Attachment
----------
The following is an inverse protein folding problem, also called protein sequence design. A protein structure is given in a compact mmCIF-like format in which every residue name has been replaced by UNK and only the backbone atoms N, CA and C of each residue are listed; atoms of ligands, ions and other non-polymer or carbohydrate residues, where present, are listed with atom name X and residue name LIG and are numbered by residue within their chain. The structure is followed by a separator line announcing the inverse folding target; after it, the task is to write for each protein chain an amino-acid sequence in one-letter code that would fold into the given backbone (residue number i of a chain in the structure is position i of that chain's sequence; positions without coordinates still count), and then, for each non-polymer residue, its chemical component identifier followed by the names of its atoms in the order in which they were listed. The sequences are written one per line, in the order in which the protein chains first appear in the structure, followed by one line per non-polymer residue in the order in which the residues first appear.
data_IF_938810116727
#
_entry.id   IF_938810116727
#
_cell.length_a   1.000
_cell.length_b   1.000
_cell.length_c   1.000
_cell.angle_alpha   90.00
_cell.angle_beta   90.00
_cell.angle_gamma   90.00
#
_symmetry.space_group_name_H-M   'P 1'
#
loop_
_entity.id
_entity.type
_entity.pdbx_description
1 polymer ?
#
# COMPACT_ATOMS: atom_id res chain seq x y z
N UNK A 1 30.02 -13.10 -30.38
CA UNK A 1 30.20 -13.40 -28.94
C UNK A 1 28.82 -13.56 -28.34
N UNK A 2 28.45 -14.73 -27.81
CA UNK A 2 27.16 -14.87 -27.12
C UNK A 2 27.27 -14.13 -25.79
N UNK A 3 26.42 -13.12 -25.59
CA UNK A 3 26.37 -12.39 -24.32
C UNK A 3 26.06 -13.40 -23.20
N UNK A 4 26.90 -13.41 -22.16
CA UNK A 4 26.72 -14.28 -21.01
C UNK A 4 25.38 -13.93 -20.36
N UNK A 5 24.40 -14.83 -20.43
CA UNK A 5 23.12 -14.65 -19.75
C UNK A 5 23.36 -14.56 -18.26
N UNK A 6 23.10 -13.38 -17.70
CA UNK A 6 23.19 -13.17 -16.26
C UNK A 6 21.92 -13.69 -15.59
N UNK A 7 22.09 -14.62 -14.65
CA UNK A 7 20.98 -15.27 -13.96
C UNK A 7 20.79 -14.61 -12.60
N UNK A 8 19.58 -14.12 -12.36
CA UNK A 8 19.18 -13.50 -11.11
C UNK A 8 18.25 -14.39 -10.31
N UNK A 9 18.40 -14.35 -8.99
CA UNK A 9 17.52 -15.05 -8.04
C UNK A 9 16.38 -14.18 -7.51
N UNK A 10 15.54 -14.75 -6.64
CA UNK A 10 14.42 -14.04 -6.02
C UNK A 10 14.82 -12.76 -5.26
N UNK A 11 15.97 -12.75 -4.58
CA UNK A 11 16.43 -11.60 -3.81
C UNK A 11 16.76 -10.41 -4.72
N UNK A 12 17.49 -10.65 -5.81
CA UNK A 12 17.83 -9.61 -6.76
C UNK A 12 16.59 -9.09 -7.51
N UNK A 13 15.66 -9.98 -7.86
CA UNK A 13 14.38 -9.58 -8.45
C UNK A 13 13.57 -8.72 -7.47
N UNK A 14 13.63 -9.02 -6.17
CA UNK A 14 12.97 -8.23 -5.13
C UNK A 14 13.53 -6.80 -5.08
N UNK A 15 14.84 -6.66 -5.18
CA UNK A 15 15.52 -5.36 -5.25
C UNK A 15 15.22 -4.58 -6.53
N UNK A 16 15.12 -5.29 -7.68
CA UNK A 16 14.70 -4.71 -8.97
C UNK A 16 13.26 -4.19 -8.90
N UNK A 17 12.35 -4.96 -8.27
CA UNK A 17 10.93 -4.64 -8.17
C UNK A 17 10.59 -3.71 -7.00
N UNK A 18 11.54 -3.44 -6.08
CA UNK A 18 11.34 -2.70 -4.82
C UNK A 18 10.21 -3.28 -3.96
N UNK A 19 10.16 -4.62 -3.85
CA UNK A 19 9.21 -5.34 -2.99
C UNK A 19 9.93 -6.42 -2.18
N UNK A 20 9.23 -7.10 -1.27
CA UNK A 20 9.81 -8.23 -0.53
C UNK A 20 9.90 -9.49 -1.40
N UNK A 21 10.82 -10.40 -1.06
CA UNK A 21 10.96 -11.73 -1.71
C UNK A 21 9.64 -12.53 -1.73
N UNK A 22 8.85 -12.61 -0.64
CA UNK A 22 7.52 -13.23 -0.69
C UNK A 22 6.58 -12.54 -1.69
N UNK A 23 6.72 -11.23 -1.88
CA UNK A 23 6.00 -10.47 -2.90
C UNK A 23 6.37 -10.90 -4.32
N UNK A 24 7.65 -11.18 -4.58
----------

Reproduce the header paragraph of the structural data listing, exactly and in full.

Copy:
The following is an inverse protein folding problem, also called protein sequence design. A protein structure is given in a compact mmCIF-like format in which every residue name has been replaced by UNK and only the backbone atoms N, CA and C of each residue are listed; atoms of ligands, ions and other non-polymer or carbohydrate residues, where present, are listed with atom name X and residue name LIG and are numbered by residue within their chain. The structure is followed by a separator line announcing the inverse folding target; after it, the task is to write for each protein chain an amino-acid sequence in one-letter code that would fold into the given backbone (residue number i of a chain in the structure is position i of that chain's sequence; positions without coordinates still count), and then, for each non-polymer residue, its chemical component identifier followed by the names of its atoms in the order in which they were listed. The sequences are written one per line, in the order in which the protein chains first appear in the structure, followed by one line per non-polymer residue in the order in which the residues first appear.